Sunday, June 04, 2017

Small is beautiful

When large numbers of animals are farmed intensively on industrial units to maximise profits, problems are inevitable. Disease control and food safety are prime issues as is environmental sustainability. Since the Second World War, agricultural practices have gone through massive changes, in mechanisation, chemical use and large-scale intensive farming.
As a result of increasing the density of domestic farm animals, reported farm pollution incidents have sky-rocketed. In some areas farm waste is a major problem. Some countries report that about half of all serious water pollution incidents are caused by manure run-off from farms. Poultry, cows and pigs are the farm animals most responsible for the pollution. Livestock production occupies 70% of all land used for agriculture and 30% of the planet’s land surface. It is responsible for 18% of the world’s greenhouse gas emissions as measured in CO2 equivalents. It also generates 64% of the ammonia, which contributes to acid rain and acidification of ecosystems.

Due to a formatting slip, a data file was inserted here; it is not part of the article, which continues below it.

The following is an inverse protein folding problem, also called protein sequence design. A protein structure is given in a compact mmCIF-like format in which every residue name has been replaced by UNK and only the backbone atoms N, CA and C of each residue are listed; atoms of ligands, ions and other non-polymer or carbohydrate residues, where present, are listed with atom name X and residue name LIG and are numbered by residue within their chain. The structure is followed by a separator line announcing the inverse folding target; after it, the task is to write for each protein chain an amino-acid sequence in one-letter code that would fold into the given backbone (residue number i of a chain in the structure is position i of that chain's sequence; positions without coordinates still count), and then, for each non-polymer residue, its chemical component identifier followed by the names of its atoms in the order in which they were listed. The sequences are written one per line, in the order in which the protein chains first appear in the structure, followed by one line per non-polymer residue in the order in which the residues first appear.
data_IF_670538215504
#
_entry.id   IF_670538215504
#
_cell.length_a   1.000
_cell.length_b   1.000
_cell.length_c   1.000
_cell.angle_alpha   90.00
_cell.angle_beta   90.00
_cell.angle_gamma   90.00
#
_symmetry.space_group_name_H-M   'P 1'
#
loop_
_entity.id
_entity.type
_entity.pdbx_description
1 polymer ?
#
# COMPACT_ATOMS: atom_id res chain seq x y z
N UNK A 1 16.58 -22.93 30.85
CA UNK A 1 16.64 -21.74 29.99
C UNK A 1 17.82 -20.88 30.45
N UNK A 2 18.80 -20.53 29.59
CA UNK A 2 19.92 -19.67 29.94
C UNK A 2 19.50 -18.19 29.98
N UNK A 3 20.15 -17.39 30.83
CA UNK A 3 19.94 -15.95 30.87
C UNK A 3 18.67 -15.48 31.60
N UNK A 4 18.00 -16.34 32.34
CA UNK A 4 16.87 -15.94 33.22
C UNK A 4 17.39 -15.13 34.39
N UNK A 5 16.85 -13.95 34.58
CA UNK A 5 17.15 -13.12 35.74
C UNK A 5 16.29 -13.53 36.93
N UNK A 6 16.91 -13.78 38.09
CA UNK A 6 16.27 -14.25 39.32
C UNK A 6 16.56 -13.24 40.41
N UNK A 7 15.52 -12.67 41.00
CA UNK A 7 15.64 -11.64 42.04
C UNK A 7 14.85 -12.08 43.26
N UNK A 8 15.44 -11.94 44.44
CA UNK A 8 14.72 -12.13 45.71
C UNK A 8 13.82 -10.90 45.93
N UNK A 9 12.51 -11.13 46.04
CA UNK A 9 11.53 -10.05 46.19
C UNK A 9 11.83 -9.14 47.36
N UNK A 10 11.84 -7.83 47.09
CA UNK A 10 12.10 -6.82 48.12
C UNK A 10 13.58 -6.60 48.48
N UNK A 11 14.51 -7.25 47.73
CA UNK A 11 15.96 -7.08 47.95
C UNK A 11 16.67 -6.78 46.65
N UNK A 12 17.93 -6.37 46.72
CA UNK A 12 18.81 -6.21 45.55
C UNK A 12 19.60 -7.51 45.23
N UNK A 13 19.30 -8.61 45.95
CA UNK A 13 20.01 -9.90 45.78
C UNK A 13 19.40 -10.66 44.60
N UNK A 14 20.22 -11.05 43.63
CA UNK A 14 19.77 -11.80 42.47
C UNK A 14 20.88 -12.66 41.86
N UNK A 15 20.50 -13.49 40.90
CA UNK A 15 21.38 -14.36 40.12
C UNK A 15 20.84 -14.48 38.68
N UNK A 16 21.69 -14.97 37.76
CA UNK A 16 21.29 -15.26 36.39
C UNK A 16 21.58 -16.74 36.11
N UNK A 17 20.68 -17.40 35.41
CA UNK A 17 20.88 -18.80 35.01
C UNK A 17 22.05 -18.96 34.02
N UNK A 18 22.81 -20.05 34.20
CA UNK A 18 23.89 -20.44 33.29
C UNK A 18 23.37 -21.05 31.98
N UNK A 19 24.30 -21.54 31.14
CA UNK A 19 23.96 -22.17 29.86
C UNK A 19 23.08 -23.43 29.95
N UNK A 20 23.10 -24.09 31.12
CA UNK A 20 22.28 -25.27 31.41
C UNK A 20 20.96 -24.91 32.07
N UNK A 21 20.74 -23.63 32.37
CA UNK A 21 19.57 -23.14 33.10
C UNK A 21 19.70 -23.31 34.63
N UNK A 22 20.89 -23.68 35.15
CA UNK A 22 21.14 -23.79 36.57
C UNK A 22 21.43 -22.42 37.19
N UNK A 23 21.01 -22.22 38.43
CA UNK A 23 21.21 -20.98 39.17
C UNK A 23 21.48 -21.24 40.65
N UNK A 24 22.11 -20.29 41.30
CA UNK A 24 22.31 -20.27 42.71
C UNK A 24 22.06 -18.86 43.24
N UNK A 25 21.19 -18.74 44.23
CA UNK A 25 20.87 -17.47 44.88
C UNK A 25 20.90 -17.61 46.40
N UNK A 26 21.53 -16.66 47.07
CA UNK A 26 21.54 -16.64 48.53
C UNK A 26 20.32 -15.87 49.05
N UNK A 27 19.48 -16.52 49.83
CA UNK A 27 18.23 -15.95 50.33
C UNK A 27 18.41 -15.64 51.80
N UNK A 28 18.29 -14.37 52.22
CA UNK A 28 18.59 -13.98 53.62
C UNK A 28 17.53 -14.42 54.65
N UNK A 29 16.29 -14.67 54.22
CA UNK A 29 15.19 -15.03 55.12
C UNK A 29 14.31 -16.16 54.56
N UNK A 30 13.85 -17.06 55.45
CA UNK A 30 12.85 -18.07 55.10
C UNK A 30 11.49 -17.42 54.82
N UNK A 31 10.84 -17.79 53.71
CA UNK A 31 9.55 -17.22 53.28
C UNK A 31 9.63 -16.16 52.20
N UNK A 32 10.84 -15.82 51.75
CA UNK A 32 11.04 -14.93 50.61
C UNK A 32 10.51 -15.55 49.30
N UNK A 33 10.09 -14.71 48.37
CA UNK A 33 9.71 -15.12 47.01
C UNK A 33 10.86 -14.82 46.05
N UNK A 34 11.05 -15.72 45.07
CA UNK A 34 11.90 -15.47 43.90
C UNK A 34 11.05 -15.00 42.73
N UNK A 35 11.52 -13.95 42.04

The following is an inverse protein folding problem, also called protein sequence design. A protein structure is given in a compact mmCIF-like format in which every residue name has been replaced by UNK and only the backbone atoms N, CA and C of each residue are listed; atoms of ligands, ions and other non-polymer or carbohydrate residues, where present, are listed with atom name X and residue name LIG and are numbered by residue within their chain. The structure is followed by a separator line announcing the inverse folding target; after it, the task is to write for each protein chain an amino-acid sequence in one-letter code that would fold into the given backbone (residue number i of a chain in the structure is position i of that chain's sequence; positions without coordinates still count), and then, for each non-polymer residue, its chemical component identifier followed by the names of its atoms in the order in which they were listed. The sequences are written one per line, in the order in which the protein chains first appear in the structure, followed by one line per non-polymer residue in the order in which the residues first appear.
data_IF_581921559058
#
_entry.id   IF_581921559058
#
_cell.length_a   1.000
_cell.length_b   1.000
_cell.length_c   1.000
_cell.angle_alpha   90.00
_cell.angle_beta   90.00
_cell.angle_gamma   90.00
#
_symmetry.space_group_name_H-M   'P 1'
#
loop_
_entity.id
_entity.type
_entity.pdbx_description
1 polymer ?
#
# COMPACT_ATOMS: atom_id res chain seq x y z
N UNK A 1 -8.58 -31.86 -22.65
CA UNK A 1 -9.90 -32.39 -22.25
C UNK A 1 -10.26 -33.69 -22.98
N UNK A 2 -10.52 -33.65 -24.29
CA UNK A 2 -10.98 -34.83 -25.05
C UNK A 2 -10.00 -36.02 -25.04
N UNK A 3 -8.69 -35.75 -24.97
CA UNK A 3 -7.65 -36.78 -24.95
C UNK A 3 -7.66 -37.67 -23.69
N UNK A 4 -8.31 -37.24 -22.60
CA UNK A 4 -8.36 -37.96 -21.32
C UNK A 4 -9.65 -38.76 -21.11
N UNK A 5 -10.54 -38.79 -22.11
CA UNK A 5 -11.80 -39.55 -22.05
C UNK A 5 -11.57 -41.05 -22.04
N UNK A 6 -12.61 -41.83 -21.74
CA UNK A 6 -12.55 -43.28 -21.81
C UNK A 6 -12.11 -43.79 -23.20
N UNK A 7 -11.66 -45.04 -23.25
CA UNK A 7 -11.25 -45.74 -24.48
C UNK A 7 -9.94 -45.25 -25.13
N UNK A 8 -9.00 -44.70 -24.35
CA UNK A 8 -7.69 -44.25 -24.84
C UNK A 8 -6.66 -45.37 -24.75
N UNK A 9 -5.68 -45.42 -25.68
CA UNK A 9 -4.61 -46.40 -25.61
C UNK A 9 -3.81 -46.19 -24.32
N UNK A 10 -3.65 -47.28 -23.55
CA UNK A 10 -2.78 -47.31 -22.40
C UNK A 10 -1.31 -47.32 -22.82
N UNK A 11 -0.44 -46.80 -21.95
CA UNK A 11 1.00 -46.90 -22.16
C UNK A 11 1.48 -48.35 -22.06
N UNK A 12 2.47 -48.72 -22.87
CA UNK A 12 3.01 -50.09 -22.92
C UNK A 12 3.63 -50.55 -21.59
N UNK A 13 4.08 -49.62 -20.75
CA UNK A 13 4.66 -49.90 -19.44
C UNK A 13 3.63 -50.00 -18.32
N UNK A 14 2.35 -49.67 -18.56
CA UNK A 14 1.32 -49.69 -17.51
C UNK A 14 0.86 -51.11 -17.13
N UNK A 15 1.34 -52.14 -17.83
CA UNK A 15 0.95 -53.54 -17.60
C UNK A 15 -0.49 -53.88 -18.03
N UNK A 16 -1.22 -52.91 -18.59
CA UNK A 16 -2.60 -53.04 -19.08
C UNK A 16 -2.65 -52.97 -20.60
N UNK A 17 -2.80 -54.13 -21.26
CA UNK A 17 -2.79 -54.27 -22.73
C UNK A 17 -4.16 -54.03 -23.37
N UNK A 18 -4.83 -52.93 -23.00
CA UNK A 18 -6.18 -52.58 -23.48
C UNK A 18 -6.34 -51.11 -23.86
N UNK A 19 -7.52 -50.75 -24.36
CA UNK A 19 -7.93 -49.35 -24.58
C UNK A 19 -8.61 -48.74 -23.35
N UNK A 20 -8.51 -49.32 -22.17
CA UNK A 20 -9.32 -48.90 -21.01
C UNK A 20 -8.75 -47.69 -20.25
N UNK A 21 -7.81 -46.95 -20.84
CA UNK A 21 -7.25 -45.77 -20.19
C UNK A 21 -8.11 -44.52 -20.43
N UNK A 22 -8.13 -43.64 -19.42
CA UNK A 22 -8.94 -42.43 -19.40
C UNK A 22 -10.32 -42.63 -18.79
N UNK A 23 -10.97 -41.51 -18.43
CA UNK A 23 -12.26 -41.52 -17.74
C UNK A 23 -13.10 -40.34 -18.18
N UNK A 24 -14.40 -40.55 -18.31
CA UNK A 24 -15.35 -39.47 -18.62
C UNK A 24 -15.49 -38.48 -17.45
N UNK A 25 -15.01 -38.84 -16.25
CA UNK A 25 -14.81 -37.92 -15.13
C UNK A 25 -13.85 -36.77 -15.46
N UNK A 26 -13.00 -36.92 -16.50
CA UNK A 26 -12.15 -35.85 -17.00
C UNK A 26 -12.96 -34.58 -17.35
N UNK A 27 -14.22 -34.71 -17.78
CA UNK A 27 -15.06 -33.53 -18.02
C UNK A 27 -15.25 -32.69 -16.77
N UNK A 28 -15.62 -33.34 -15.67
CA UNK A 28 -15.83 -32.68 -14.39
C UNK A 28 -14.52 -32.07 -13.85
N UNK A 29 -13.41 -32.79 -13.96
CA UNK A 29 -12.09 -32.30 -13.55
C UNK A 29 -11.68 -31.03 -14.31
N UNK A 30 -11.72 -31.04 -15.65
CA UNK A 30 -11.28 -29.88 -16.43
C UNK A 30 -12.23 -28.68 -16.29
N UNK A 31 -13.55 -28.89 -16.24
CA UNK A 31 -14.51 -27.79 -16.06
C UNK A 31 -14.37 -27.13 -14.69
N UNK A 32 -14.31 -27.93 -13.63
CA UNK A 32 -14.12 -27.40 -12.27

A large quantity of animal waste is generated by concentrated animal feeding operations and disposal of the waste has been a major problem. The industrialised farms collect the animal waste and mix it with water to form slurry. To be spread on paddocks as fertiliser. If the soil or plants are unable to absorb the nutrients the run-off gets into water systems. On Intensive free range farms running 10,000 hens per hectare, the huge volume of manure on paddocks poses an ecological risk to water courses because of the high nutrient load. Farm waste has led to the growth of toxic algae in waterways (algal blooms), the development of parasitic infections on frogs, and other species. This is why all farms should follow an Environmental Management plan and why low stocking densities should be maintained.Small-scale diversified farming is better than monocultures and intensive farming. But there is some way to go before the egg industry and agriculture as a whole is environmentally sustainable.All this led to the reason for us to start developing webinars to encourage people to set up free range egg farms and wed have a crowd funding campaign to ensure it is a top quality offering.

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